Yes, Palin can get worse

YES, PALIN CAN GET WORSE…. Now, I know what you’re thinking, because I’ve been thinking it, too: there’s just no way Sarah Palin can get any more ridiculous.

We were wrong.

Republican vice presidential candidate Sarah Palin on Saturday accused Democrat Barack Obama of “palling around with terrorists” because of his association with a former 1960s radical, stepping up the campaign’s effort to portray Obama as unacceptable to American voters.

Palin’s reference was to Bill Ayers, one of the founders of the group the Weather Underground…. The Republican campaign, falling behind Obama in polls, plans to make attacks on Obama’s character a centerpiece of presidential candidate John McCain’s message with a month remaining before Election Day.

Palin told a group of donors at a private airport, “Our opponent … is someone who sees America, it seems, as being so imperfect, imperfect enough, that he’s palling around with terrorists who would target their own country.” She also said, “This is not a man who sees America as you see America and as I see America.”

A few things. First, we already learned, just today, that Obama is not tied to William Ayers in any meaningful way. I know Palin struggles to keep up with current events, but her attacks are obviously and demonstrably wrong.

Second, the McCain campaign is surprisingly transparent in its desperation. Faced with daunting challenges here and abroad, McCain, Palin, and their team of Bushies have decided they’d lose if voters have issues and substance on their minds. They’re left with lies, personal attacks, and bogus smears. It’s surprisingly pathetic.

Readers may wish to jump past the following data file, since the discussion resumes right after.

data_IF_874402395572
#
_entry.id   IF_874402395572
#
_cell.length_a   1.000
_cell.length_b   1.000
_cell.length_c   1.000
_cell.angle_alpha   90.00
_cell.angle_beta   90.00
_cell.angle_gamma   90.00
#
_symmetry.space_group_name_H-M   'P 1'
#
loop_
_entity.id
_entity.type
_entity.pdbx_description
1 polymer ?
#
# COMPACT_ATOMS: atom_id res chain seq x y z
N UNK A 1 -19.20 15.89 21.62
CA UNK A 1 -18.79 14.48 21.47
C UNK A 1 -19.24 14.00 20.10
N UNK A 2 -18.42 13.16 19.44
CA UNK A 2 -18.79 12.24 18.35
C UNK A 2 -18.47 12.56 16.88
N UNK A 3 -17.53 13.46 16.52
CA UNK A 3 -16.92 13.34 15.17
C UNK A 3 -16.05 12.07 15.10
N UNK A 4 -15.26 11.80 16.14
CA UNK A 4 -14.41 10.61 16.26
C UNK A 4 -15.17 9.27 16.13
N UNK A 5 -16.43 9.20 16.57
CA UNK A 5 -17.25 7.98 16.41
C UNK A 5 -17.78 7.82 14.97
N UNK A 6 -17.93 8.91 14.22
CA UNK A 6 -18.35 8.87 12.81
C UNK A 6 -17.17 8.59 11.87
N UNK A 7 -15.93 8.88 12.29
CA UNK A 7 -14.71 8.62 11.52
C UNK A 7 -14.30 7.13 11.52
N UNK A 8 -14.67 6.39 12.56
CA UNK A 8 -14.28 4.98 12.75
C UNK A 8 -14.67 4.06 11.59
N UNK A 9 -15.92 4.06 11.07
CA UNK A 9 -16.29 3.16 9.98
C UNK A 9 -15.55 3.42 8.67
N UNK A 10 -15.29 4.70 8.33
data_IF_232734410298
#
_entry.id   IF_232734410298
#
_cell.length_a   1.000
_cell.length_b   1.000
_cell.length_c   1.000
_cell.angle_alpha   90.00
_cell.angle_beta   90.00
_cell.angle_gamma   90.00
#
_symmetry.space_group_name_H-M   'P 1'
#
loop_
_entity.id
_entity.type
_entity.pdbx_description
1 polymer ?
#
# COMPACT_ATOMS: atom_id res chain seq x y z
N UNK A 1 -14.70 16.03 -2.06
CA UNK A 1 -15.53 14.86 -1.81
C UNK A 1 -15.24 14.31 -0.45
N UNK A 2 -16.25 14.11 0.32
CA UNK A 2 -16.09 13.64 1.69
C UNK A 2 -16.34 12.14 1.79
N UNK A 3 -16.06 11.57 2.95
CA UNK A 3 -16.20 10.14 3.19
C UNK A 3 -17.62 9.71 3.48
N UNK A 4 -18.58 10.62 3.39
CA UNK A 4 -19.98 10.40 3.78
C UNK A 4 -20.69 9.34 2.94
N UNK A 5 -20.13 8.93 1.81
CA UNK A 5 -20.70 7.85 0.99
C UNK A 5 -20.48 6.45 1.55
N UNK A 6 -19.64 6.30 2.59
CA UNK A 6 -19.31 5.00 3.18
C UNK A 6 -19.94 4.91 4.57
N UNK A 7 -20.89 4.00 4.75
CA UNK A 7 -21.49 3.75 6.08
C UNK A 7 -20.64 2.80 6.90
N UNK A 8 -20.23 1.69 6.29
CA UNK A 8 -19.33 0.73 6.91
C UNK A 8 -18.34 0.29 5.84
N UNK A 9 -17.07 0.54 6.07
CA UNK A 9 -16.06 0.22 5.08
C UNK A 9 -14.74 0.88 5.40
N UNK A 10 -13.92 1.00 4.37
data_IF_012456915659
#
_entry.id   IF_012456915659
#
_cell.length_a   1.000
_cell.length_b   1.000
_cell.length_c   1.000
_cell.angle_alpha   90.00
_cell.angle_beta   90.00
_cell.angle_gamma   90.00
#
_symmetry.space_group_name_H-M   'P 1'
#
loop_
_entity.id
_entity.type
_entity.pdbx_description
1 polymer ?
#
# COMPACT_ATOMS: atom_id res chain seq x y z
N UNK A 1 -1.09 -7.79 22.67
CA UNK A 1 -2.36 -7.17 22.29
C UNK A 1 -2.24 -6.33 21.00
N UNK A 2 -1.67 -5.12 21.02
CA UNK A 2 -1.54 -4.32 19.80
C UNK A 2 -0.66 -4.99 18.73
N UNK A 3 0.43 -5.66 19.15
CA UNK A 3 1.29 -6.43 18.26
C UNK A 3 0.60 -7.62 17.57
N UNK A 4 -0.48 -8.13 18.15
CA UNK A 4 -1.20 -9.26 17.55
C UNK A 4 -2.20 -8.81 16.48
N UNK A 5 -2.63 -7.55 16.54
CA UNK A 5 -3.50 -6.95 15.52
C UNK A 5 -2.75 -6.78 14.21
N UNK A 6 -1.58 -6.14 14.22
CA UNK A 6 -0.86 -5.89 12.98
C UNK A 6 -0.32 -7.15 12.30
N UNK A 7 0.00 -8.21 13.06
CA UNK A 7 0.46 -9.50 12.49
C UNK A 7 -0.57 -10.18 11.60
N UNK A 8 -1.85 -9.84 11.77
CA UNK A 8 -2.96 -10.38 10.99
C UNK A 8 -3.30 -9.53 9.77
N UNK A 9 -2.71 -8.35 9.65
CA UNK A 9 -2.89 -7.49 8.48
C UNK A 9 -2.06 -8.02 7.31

Third, does Palin really want to play the guilt-by-association game? Isn’t she married to someone who joined a fringe political party that wants to secede from the United States? Didn’t she attend a church where a literal witchdoctor laid hands on her?

The truth is, running for national office in a time of war and crisis is difficult. It takes real courage, strength, and character to challenge voters to weigh the seriousness of the moment, and make a decision about our collective fate based on substance.

And therein lies the point about the McCain/Palin campaign: we’re dealing with a team that lacks courage, strength, and character. Running away from the issues, deceiving voters, cynically distracting the public are all signs of political cowardice.

The McCain campaign hit the bottom of the barrel a while ago, but they figured out a way to dig a hole in the barrel, fall through, and scrounge around underneath it.

McCain was given a choice: lose his honor or lose the election. He’s clearly made his decision, but if there’s any justice, he’s about to lose both.

Washington Monthly - Donate today and your gift will be doubled!

Support Nonprofit Journalism

If you enjoyed this article, consider making a donation to help us produce more like it. The Washington Monthly was founded in 1969 to tell the stories of how government really works—and how to make it work better. Fifty years later, the need for incisive analysis and new, progressive policy ideas is clearer than ever. As a nonprofit, we rely on support from readers like you.

Yes, I’ll make a donation

Steve Benen

Steve Benen is a producer at MSNBC's The Rachel Maddow Show. He was the principal contributor to the Washington Monthly's Political Animal blog from August 2008 until January 2012.